Some titles are harder to find because they have been printed in a limited edition or only once, and these three recommendations are part of books that are rare to find, but as precious as diamonds!
The Holy Books of Thelema
This is a combination of the original texts of ΘΕΛΗΜΑ with additional Holy Books and the result is 1983’s publication of The Holy Books of Thelema by Ordo Templi Orientis.
This book has a marvelous preface followed by commentary by Aleister Crowley. A must for understanding the Book of the Law.
The Holy Books Of Thelema:
- Liber LXI vel Causæ. The Preliminary Lection, including the History Lection.
- Liber LXV Liber Cordis Cincti Serpente
- Liber Liberi vel Lapidis Lazuli
- Liber XXVII: Liber Trigrammaton
- Liber AL vel Legis – The Book of The Law
- LIBER DCCCXIII vel ARARITA
- Liber I Liber B vel Magi
- Liber X Liber Porta Lucis
- Liber LXVI Liber Stellae Rubeae
- Liber צ (Tzaddi) vel Hamus Hermeticus sub figurâ XC
- Liber Cheth vel Vallum Abigni sub figurâ CLVI
- Liber Arcanorum
- LIBER AASH VEL CAPRICORNI PNEVMATICI Sub FIGVRÂ CCCLXX
- Liber Tau vel Kabbalae Trium Literarum Sub Figurâ CD
Magick without Tears
Magick Without Tears is a personal encyclopedia of magickal instruction, annotated by experience and explained in unguarded language. Crowley covers:
- how to use the Qabalah as a tool rather than merely as a system of reference;
- the symbols of magick;
- etymology and its philosophy;
- the three major schools of magick (white, black and yellow)
- their approach to life and use of power;
- hints for meditation and astral projection;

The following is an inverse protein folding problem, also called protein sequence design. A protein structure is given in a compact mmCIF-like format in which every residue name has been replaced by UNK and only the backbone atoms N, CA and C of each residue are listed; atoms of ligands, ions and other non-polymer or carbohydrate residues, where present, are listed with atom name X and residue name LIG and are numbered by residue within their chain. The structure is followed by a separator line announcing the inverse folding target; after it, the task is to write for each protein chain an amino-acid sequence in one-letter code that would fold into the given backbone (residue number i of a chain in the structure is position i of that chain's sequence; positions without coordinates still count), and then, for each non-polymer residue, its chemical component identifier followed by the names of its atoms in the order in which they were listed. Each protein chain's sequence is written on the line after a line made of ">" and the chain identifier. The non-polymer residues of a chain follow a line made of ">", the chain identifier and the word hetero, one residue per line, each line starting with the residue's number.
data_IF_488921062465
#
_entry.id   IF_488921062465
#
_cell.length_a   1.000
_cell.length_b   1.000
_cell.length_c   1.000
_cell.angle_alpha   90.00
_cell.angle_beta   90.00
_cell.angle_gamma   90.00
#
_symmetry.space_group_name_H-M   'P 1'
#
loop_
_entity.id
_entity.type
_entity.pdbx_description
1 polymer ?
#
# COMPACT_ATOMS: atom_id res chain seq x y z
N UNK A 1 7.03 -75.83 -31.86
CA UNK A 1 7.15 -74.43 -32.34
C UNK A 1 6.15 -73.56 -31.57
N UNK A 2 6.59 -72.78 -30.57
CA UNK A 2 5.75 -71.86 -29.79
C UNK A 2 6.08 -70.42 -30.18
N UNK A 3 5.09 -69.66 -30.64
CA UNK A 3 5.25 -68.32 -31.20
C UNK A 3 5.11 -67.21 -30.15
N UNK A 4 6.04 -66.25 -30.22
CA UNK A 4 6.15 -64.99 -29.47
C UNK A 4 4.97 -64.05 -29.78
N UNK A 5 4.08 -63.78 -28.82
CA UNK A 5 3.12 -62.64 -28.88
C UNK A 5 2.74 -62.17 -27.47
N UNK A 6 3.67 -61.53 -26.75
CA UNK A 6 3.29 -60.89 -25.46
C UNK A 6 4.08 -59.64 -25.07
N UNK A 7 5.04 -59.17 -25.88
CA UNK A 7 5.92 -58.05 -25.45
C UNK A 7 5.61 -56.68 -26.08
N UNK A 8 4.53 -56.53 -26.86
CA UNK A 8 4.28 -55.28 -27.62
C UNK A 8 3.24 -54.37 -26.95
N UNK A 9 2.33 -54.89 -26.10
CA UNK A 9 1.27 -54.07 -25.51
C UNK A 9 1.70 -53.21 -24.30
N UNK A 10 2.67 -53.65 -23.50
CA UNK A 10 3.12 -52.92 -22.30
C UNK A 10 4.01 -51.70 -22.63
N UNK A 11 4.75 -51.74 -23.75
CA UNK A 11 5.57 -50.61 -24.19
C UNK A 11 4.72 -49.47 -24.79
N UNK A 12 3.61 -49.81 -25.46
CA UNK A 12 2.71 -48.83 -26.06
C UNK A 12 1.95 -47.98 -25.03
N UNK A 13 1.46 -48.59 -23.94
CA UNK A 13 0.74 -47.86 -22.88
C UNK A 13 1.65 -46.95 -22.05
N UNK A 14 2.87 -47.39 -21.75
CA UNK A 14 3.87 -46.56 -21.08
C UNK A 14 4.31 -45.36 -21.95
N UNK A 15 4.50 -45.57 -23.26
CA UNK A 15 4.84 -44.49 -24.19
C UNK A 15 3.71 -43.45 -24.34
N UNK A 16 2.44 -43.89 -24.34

- the I Ching;
- The Book of the Law;
- the Tarot;
- the importance of talismans, lamens and pentacles;
- how to distinguish prophecy from coincidence.
Perfect and magnificent general overview of magic considered as philosophy. A gathering of the most popular questions about an often misunderstood and misrepresented subject.
A volume of eighty letters in which Crowley gives his personal commentary about his magical training and insight, an encyclopedia of magical instructions written in a fluent and not at all complex way.
The Law Is for All
Aleister Crowley’s life and thought are inexorably linked with The Book of the Law (Liber AL vel Legis, sub figura CCXX). He was not the author of this short, prophetic text. He received this visionary work by direct-voice dictation from a preterhuman in Cairo, 1904. The Book of the Law holds the keys to the next step in human evolution, and sets forth the spiritual principles of a New Aeon.
He worked for decades to interpret its meaning for initiates and the general public, but rejected commentary after commentary as inadequate. He eventually concluded that he was too close to his subject to judge the value of his own commentaries, and entrusted the task to his best friend, Louis Wilkinson.
Wilkinson (who wrote under the pen-name Louis Marlow) possessed impressive literary qualifications and had the advantages of knowing Crowley well and being a layman in esoteric matters. The result of his work is this long-awaited authorized popular edition of Crowley’s new commentary on The Book of the Law, and its first appearance as Crowley wished it. Louis Wilkinson’s editorial work was posthumously completed and augmented by Frater Superior Hymenaeus Beta of the O.T.O..